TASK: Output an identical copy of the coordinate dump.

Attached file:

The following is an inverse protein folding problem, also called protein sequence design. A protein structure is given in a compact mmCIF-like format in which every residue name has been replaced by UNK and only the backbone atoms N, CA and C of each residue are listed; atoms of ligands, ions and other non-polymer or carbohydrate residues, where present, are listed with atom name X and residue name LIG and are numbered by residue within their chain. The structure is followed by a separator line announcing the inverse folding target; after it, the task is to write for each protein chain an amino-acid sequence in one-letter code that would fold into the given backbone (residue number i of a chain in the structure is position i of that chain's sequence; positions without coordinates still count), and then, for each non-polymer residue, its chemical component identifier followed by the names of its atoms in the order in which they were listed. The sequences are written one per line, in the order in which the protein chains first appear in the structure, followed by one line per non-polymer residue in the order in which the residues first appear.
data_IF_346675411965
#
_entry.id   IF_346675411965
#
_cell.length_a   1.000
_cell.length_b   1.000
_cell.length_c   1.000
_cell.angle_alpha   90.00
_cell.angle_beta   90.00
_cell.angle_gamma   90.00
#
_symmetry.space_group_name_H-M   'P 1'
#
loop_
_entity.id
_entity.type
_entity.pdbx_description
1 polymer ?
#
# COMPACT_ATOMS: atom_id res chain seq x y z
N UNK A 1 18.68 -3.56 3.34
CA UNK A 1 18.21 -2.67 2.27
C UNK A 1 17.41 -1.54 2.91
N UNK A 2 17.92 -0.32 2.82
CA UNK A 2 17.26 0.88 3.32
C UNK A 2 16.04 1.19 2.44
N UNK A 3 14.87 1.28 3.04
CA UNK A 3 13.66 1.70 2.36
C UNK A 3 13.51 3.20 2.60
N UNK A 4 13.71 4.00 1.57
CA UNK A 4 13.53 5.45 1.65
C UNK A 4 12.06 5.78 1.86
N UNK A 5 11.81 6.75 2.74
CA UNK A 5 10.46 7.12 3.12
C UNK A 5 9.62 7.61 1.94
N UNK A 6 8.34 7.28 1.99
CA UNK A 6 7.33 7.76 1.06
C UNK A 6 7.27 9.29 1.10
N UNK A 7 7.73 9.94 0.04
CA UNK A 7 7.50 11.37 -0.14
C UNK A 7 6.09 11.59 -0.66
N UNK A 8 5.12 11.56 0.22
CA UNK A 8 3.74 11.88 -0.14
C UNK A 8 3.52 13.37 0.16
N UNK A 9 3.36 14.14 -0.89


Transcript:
The following is an inverse protein folding problem, also called protein sequence design. A protein structure is given in a compact mmCIF-like format in which every residue name has been replaced by UNK and only the backbone atoms N, CA and C of each residue are listed; atoms of ligands, ions and other non-polymer or carbohydrate residues, where present, are listed with atom name X and residue name LIG and are numbered by residue within their chain. The structure is followed by a separator line announcing the inverse folding target; after it, the task is to write for each protein chain an amino-acid sequence in one-letter code that would fold into the given backbone (residue number i of a chain in the structure is position i of that chain's sequence; positions without coordinates still count), and then, for each non-polymer residue, its chemical component identifier followed by the names of its atoms in the order in which they were listed. The sequences are written one per line, in the order in which the protein chains first appear in the structure, followed by one line per non-polymer residue in the order in which the residues first appear.
data_IF_346675411965
#
_entry.id   IF_346675411965
#
_cell.length_a   1.000
_cell.length_b   1.000
_cell.length_c   1.000
_cell.angle_alpha   90.00
_cell.angle_beta   90.00
_cell.angle_gamma   90.00
#
_symmetry.space_group_name_H-M   'P 1'
#
loop_
_entity.id
_entity.type
_entity.pdbx_description
1 polymer ?
#
# COMPACT_ATOMS: atom_id res chain seq x y z
N UNK A 1 18.68 -3.56 3.34
CA UNK A 1 18.21 -2.67 2.27
C UNK A 1 17.41 -1.54 2.91
N UNK A 2 17.92 -0.32 2.82
CA UNK A 2 17.26 0.88 3.32
C UNK A 2 16.04 1.19 2.44
N UNK A 3 14.87 1.28 3.04
CA UNK A 3 13.66 1.70 2.36
C UNK A 3 13.51 3.20 2.60
N UNK A 4 13.71 4.00 1.57
CA UNK A 4 13.53 5.45 1.65
C UNK A 4 12.06 5.78 1.86
N UNK A 5 11.81 6.75 2.74
CA UNK A 5 10.46 7.12 3.12
C UNK A 5 9.62 7.61 1.94
N UNK A 6 8.34 7.28 1.99
CA UNK A 6 7.33 7.76 1.06
C UNK A 6 7.27 9.29 1.10
N UNK A 7 7.73 9.94 0.04
CA UNK A 7 7.50 11.37 -0.14
C UNK A 7 6.09 11.59 -0.66
N UNK A 8 5.12 11.56 0.22
CA UNK A 8 3.74 11.88 -0.14
C UNK A 8 3.52 13.37 0.16
N UNK A 9 3.36 14.14 -0.89